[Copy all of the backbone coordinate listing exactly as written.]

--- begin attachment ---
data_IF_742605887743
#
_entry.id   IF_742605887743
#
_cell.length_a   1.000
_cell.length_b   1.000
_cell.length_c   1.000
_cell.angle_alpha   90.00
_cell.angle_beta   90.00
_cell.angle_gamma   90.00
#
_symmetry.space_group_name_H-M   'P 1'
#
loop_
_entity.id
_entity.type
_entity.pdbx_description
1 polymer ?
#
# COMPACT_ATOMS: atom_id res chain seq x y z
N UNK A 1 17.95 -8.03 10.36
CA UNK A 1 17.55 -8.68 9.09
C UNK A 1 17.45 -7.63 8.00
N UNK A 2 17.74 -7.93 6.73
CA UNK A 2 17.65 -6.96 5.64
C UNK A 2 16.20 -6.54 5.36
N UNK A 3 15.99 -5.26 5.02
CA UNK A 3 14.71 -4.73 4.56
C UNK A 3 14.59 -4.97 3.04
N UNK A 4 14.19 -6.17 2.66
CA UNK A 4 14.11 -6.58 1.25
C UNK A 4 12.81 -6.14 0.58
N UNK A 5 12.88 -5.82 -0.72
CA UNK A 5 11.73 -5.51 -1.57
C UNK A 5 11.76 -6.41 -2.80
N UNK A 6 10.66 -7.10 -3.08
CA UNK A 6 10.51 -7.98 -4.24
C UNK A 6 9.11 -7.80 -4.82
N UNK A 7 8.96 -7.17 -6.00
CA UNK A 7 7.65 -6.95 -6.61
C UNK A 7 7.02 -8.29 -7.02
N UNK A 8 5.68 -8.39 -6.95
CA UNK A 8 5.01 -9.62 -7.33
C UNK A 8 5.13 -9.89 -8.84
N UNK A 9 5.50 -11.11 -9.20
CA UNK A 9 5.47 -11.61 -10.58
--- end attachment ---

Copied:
data_IF_742605887743
#
_entry.id   IF_742605887743
#
_cell.length_a   1.000
_cell.length_b   1.000
_cell.length_c   1.000
_cell.angle_alpha   90.00
_cell.angle_beta   90.00
_cell.angle_gamma   90.00
#
_symmetry.space_group_name_H-M   'P 1'
#
loop_
_entity.id
_entity.type
_entity.pdbx_description
1 polymer ?
#
# COMPACT_ATOMS: atom_id res chain seq x y z
N UNK A 1 17.95 -8.03 10.36
CA UNK A 1 17.55 -8.68 9.09
C UNK A 1 17.45 -7.63 8.00
N UNK A 2 17.74 -7.93 6.73
CA UNK A 2 17.65 -6.96 5.64
C UNK A 2 16.20 -6.54 5.36
N UNK A 3 15.99 -5.26 5.02
CA UNK A 3 14.71 -4.73 4.56
C UNK A 3 14.59 -4.97 3.04
N UNK A 4 14.19 -6.17 2.66
CA UNK A 4 14.11 -6.58 1.25
C UNK A 4 12.81 -6.14 0.58
N UNK A 5 12.88 -5.82 -0.72
CA UNK A 5 11.73 -5.51 -1.57
C UNK A 5 11.76 -6.41 -2.80
N UNK A 6 10.66 -7.10 -3.08
CA UNK A 6 10.51 -7.98 -4.24
C UNK A 6 9.11 -7.80 -4.82
N UNK A 7 8.96 -7.17 -6.00
CA UNK A 7 7.65 -6.95 -6.61
C UNK A 7 7.02 -8.29 -7.02
N UNK A 8 5.68 -8.39 -6.95
CA UNK A 8 5.01 -9.62 -7.33
C UNK A 8 5.13 -9.89 -8.84
N UNK A 9 5.50 -11.11 -9.20
CA UNK A 9 5.47 -11.61 -10.58